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Gov't set to request internet providers block access to pirated manga sites

TOKYO -- The Japanese government is now working out a proposal to request internet providers based in Japan block websites offering pirated manga, magazines and other copyrighted content for free.

The measure is expected to be formally approved at a Cabinet meeting on crime prevention policy later this month.

The government is set to demand providers cut off access from within Japan to three specific pirate content sites. Internet users in Japan continue to have access to two of the sites although their operators were either placed under criminal investigation or given administrative guidance in other countries including China.

However, there is currently no clear legal basis for the government to issue site-blocking requests, while there are also worries that the requests could be pointed out as an infringement on Article 21 of the Constitution, which states, "No censorship shall be maintained, nor an shall the secrecy of any means of communication be violated." The government plans to ask for internet providers' understanding based on the thinking that, as the pirate content websites harm publishers and authors, the site-blocking requests are acceptable under the "averting present danger" principle of Japan's Penal Code.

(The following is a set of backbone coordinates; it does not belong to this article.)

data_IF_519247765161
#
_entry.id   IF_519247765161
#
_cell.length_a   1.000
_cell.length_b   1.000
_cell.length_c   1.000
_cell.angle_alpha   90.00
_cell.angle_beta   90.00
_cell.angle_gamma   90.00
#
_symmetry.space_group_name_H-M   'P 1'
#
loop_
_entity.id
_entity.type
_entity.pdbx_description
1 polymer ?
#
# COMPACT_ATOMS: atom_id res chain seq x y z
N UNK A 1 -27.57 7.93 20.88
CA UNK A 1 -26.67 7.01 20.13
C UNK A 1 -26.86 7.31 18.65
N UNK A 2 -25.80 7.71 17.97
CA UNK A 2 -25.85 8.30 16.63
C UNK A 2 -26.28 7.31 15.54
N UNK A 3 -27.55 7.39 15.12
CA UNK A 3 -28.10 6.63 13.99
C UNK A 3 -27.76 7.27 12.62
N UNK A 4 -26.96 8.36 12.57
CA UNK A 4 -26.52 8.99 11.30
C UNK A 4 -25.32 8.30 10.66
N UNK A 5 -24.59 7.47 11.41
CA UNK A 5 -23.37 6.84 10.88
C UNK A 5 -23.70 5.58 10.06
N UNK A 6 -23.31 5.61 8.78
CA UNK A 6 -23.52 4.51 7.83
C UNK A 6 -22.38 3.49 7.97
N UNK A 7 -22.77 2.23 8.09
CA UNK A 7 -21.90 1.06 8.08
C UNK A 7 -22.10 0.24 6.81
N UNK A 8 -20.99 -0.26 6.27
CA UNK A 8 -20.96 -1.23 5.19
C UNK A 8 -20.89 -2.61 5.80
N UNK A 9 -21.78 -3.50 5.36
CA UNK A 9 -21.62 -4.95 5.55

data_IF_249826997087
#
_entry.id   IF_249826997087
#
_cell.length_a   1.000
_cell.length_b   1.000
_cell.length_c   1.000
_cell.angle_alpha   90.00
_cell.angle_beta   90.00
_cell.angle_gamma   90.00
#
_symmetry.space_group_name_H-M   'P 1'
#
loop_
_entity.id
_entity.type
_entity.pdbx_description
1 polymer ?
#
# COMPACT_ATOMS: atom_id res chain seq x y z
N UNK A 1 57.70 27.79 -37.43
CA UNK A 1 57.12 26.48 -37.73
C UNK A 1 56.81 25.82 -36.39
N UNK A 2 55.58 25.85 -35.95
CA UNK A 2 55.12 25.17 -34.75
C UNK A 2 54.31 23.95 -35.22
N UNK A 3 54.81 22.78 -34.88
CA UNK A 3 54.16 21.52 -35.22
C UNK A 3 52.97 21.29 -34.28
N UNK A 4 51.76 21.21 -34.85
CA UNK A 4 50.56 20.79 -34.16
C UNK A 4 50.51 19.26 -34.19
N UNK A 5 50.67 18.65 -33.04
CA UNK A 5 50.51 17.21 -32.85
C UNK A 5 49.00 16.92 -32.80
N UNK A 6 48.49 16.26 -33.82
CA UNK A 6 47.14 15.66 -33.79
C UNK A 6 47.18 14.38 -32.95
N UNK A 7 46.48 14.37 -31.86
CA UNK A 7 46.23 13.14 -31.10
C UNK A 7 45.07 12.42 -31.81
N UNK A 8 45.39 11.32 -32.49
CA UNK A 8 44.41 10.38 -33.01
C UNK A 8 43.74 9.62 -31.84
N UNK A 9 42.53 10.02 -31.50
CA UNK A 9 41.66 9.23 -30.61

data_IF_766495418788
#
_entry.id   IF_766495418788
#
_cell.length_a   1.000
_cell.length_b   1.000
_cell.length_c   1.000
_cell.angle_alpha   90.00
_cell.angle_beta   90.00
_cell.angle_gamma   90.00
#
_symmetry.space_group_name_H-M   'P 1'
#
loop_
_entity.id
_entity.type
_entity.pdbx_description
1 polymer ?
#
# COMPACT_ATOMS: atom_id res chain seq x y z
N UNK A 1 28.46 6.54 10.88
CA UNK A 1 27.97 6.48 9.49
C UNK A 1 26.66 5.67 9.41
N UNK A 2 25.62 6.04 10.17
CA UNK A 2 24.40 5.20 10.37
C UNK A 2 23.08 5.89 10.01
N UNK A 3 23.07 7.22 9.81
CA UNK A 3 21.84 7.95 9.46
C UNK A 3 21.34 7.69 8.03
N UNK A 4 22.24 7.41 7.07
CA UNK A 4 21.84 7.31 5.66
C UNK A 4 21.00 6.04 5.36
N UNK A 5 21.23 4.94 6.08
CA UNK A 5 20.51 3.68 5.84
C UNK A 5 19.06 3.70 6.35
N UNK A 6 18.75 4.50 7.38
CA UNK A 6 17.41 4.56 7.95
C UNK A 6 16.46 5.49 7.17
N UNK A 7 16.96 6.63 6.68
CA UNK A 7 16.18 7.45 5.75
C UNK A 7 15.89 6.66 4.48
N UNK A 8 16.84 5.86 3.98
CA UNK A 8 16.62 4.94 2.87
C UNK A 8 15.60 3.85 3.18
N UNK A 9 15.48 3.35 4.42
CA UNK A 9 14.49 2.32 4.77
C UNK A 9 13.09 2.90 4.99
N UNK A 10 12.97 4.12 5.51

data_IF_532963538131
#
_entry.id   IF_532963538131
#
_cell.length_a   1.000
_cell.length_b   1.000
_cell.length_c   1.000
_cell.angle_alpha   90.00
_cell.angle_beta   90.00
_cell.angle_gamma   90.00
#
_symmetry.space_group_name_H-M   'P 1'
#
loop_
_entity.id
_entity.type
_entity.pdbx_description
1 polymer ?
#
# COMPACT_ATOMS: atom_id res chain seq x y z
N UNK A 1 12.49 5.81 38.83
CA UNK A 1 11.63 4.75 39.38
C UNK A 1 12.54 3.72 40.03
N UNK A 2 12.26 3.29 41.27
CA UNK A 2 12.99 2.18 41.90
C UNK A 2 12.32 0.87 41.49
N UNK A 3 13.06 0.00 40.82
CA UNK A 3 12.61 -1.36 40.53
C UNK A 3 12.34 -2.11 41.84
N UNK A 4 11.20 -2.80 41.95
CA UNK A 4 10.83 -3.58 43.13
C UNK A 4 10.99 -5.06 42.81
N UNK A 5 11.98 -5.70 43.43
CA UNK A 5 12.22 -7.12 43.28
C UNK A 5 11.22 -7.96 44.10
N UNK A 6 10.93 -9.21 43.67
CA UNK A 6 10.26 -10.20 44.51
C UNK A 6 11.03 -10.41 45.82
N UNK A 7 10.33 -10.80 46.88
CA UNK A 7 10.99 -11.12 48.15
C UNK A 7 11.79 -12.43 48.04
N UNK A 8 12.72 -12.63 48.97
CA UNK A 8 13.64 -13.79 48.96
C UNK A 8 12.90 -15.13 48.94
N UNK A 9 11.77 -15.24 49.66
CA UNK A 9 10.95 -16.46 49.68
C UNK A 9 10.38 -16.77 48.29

Domestic internet providers are already working with authorities to cut access to child porn sites, and the government is hopeful of their cooperation over pirate content webpages as well.

The pirate sites' hit count has ballooned since they began to be better known in around August 2017. Sales of copyrighted digital comics, which had been rising steadily since 2012, began dropping rapidly in that same month. The Content Overseas Distribution Association (CODA) has informed the government that, between last September and February this year, piracy has inflicted an estimated 400 billion yen (about US 4 billion dollar)-plus in damage to copyright holders in Japan.

Manga and anime are an important element of the government's "Cool Japan" strategy to promote Japanese cultural products abroad. At a March 19 news conference, Chief Cabinet Secretary Yoshihide Suga announced that the government was "considering all measures including site blocking" to battle piracy. Participants at an April 3 meeting of the ruling Liberal Democratic Party (LDP)'s Research Commission on Intellectual Property Strategy warned that the damage from piracy "is growing," and could even begin putting publishers out of business this year if nothing was done.

Meanwhile, the government is also set to consider a new law to combat "leech sites," or websites that aggregate links to others that host pirated content. It is thought that many visitors to pirated content sites get there via leech sites. However, under present law, just posting a link is not considered a copyright violation.

Furthermore, even if internet providers cooperate with the government to block direct access to pirated content sites, it may be possible to reach them via the leech sites. A "leech site prevention law" would aim to close that route to pirated content, though there is a danger this could violate the constitutional right to freedom of expression. With that risk in mind, the government plans to carefully consider the content and applicability of any new legislation on the problem. (Japanese original by Katsuya Takahashi, Political News Department)

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